The rate of new cases of COVID-19 in the Roanoke Valley appears to be slowing, although the virus has claimed the lives of four additional people in the last week, including a 33-year-old man.
Dr. Molly O’Dell, who is leading the pandemic response for the Roanoke and Alleghany Health Districts, said 31 area residents have died so far. All but one of the fatalities have been in people age 58 and older.
She said there have been 2,106 cases in the districts, with 20- to 29-year-olds having the highest percentage of cases, followed by 30- to 39-year-olds. The shift to younger ages has occurred during the summer months and has been seen across Virginia.
That trend is also playing out in the New River Valley. Of the health district’s 463 cases, 131 were in people in their 20s.
Cases in younger people have caused just four deaths statewide to people in their 20s and 18 deaths in people in their 30s.
The elderly are most vulnerable to hospitalization and death, with 1,111 of the state’s 2,244 deaths occurring in Virginians 80 or older. The oldest local person to die from COVID-19 was 98.
The good news, O’Dell said, is that new cases are occurring at a slower pace and that no additional cases are coming back from vacationers who visited Myrtle Beach, South Carolina. She said about 200 of the local cases were connected to people who traveled there in June and brought the virus home. Some of the cases developed in their families and friends who had been asked to quarantine because of their contact with someone with the infection, which helped to stop the spread, she said.
The Myrtle Beach cases kicked off a surge locally.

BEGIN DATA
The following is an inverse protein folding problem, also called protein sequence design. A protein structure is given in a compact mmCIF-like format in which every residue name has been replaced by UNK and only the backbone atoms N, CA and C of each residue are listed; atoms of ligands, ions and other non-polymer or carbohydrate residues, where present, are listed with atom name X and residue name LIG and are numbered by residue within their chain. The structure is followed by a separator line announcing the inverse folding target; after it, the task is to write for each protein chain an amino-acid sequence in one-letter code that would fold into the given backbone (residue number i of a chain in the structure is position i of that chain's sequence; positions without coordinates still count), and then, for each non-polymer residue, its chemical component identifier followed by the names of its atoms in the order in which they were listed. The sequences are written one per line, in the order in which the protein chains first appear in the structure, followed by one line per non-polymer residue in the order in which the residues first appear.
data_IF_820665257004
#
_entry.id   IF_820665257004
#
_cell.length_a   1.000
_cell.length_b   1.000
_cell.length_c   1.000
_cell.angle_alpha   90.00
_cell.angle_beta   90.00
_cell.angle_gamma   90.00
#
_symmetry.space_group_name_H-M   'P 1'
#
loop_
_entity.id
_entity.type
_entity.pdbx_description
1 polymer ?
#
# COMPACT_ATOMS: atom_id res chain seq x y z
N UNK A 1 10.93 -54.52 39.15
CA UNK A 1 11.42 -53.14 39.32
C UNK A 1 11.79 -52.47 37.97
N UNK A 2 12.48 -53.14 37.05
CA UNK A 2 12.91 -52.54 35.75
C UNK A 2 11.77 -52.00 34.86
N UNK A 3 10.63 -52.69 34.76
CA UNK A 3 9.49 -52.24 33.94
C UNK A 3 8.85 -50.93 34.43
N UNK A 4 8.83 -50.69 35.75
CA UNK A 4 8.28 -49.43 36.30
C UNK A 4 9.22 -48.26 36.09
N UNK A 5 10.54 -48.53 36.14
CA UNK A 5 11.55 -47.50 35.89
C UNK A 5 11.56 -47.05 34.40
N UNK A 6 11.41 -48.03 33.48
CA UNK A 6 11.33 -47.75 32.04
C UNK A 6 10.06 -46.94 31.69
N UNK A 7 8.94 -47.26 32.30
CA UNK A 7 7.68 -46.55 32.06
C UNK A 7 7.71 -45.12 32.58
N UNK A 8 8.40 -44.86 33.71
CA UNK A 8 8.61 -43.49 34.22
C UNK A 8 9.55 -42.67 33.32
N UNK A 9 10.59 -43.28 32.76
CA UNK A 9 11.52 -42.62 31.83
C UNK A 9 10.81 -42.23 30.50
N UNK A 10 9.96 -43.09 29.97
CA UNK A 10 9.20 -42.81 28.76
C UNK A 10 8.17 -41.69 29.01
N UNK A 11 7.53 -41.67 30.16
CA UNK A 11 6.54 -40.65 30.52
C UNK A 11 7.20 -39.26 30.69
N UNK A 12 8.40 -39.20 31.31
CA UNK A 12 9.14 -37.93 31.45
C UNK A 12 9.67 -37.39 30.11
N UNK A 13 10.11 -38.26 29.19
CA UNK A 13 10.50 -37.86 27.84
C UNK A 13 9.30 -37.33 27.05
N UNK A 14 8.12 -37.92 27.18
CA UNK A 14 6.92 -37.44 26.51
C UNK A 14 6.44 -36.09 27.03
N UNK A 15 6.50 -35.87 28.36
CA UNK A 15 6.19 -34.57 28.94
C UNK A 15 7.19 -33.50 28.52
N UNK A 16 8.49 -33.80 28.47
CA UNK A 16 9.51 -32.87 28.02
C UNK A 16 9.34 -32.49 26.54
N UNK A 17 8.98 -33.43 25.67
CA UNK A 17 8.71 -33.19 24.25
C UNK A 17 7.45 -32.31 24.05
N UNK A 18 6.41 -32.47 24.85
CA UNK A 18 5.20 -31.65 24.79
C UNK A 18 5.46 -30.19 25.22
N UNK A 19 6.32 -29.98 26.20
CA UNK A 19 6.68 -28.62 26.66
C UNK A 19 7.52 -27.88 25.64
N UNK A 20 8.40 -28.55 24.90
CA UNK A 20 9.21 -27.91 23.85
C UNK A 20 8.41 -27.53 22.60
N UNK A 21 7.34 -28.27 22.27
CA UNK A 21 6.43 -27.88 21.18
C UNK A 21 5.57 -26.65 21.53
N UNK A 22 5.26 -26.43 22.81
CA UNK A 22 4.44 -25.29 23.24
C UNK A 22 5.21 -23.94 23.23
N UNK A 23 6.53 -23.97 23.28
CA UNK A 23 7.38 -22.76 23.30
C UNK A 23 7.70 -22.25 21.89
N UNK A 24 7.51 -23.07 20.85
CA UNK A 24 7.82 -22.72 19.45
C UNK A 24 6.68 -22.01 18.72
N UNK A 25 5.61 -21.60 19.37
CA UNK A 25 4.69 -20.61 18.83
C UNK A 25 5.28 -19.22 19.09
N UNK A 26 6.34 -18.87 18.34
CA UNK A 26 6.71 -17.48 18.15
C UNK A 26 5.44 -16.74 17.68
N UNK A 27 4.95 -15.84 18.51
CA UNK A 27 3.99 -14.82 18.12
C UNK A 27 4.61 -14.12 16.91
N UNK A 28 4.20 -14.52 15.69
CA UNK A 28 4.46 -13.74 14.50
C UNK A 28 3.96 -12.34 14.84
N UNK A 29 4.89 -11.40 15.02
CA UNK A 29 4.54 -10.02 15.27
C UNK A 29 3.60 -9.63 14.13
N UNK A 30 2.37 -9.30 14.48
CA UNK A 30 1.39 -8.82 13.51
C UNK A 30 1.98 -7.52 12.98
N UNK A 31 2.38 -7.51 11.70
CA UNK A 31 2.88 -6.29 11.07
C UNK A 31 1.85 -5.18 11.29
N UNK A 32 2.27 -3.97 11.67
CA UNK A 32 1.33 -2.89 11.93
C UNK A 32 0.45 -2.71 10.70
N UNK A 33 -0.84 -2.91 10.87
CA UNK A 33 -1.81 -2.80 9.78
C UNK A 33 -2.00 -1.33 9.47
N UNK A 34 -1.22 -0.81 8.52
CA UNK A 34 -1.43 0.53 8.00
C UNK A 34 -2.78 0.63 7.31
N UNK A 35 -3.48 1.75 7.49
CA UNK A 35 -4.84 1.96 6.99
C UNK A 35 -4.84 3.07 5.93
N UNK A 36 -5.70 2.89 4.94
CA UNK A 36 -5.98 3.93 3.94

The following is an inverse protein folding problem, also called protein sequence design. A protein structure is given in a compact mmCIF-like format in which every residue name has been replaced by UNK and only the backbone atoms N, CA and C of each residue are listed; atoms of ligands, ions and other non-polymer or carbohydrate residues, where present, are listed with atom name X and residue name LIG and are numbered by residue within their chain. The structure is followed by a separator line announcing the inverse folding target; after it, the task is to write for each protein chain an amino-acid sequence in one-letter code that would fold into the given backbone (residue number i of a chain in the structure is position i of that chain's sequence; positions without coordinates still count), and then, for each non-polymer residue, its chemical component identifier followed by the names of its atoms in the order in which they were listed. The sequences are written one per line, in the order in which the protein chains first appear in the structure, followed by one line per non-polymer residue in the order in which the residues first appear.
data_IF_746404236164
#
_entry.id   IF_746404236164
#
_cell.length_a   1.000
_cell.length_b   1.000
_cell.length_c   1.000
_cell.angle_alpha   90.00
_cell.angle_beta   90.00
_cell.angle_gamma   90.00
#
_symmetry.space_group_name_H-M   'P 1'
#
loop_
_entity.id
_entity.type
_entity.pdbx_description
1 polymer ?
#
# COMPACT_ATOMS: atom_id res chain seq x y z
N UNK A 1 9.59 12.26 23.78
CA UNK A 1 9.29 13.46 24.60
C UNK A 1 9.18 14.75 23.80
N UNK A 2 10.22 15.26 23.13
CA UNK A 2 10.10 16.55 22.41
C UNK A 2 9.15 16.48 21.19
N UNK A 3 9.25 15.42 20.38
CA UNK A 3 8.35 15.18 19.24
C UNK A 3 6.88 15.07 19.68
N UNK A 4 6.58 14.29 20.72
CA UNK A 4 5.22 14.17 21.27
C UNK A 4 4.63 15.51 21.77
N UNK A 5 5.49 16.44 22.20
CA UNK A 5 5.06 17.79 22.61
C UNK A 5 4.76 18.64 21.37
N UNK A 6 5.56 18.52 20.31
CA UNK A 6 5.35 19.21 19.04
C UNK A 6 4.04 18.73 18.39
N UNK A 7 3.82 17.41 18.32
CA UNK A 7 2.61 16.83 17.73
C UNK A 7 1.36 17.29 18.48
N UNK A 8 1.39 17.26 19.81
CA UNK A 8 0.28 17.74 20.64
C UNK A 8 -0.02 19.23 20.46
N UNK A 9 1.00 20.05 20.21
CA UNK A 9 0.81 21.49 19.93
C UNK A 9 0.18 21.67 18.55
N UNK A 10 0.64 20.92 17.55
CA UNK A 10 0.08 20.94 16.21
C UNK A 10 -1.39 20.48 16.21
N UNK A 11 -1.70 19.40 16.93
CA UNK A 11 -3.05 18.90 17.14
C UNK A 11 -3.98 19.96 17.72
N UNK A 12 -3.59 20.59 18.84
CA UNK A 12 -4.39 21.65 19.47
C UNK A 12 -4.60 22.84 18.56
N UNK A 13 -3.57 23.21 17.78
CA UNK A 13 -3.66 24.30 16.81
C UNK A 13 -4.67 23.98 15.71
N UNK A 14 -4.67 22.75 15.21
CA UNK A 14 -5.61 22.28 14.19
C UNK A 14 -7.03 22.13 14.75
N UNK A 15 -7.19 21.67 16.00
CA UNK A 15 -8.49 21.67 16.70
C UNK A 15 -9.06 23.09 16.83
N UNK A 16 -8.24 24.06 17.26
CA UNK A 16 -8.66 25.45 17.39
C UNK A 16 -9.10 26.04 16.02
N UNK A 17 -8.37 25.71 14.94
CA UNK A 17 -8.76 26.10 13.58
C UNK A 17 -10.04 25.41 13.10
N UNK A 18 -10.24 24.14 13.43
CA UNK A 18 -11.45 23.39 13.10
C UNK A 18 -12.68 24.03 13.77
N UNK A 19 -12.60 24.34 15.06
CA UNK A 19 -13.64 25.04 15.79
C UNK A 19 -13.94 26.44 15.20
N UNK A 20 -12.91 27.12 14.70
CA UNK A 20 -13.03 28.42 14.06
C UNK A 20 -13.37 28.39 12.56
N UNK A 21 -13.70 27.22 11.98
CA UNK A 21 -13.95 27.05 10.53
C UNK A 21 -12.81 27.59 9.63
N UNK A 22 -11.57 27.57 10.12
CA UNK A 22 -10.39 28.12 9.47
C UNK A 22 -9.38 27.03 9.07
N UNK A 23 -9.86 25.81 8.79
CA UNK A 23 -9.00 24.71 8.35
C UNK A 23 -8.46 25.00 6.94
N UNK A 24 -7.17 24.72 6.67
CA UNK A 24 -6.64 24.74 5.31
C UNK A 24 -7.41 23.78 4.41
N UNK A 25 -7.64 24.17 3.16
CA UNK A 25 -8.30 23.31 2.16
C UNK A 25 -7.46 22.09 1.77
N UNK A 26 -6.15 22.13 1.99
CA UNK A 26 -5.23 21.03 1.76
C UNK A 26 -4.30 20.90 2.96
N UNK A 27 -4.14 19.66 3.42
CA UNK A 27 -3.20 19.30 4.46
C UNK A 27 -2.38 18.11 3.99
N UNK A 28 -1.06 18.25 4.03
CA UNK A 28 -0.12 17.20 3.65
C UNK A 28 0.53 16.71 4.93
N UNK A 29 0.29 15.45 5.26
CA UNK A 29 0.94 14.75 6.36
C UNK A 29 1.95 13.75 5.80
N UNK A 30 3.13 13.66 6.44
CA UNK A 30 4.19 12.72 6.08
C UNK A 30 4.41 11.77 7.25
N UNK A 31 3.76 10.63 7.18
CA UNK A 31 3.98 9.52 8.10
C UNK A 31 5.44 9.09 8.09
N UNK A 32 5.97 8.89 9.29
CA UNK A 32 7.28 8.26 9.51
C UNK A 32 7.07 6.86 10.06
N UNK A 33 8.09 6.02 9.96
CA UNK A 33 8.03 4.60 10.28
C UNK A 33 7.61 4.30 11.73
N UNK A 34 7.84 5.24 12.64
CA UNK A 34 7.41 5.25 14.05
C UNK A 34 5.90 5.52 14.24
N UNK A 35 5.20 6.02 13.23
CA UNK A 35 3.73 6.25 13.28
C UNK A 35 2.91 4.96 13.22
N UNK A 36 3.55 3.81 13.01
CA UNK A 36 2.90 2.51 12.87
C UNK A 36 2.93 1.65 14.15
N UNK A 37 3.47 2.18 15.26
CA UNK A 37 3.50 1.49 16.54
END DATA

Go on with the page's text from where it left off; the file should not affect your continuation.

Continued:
“Based on the numbers I’ve been giving you the last four or five weeks — we had been steadily increasing since April — we are now on the right side of whatever curve we choose to call this, whether it’s a wave, first wave or whatever,” she said during her weekly press briefing. “We are experiencing some relief in case investigation, that’s for sure.”
O’Dell’s weekly count reports 1,122 cases for Roanoke, or 200 more than the Virginia Department of Health reported Tuesday on its dashboard. She said she remains frustrated that the figures don’t match, as about 5,000 of the state’s cases remain unassigned to any locality.
She said while the numbers differ, the trend line day over day mirrors what is occurring in the districts, and the burden over the last six weeks of case counts is relaxing.
Cases represent individuals who either test positive or are diagnosed with the infection. Each person is counted only once, even if he or should is re-infected, O’Dell said.
“When we are going to go back up, I can’t predict. I don’t have a crystal ball, but it is going to be related to human behavior,” she said.
O’Dell said 15 contact tracers have been hired, with eight on the job and the others in training; more are expected. Also, she said they will be getting another epidemiologist and more help in investigating complaints about stores, restaurants and other public places that aren’t adhering to distancing and face covering requirements.
Complaints have not slowed.
“I will say this, responding to the complaints is an effective way to have people adhere to the norm of social distancing and face coverings when it looks like they really didn’t want to, didn’t believe or didn’t understand,” she said. “It does seem to be an effective way to bring people around to that practice.”
She said the health department did come close to shutting down an establishment that it permits.
“We had gotten to the point of delivering the message, and transformation occurred on the spot,” she said.
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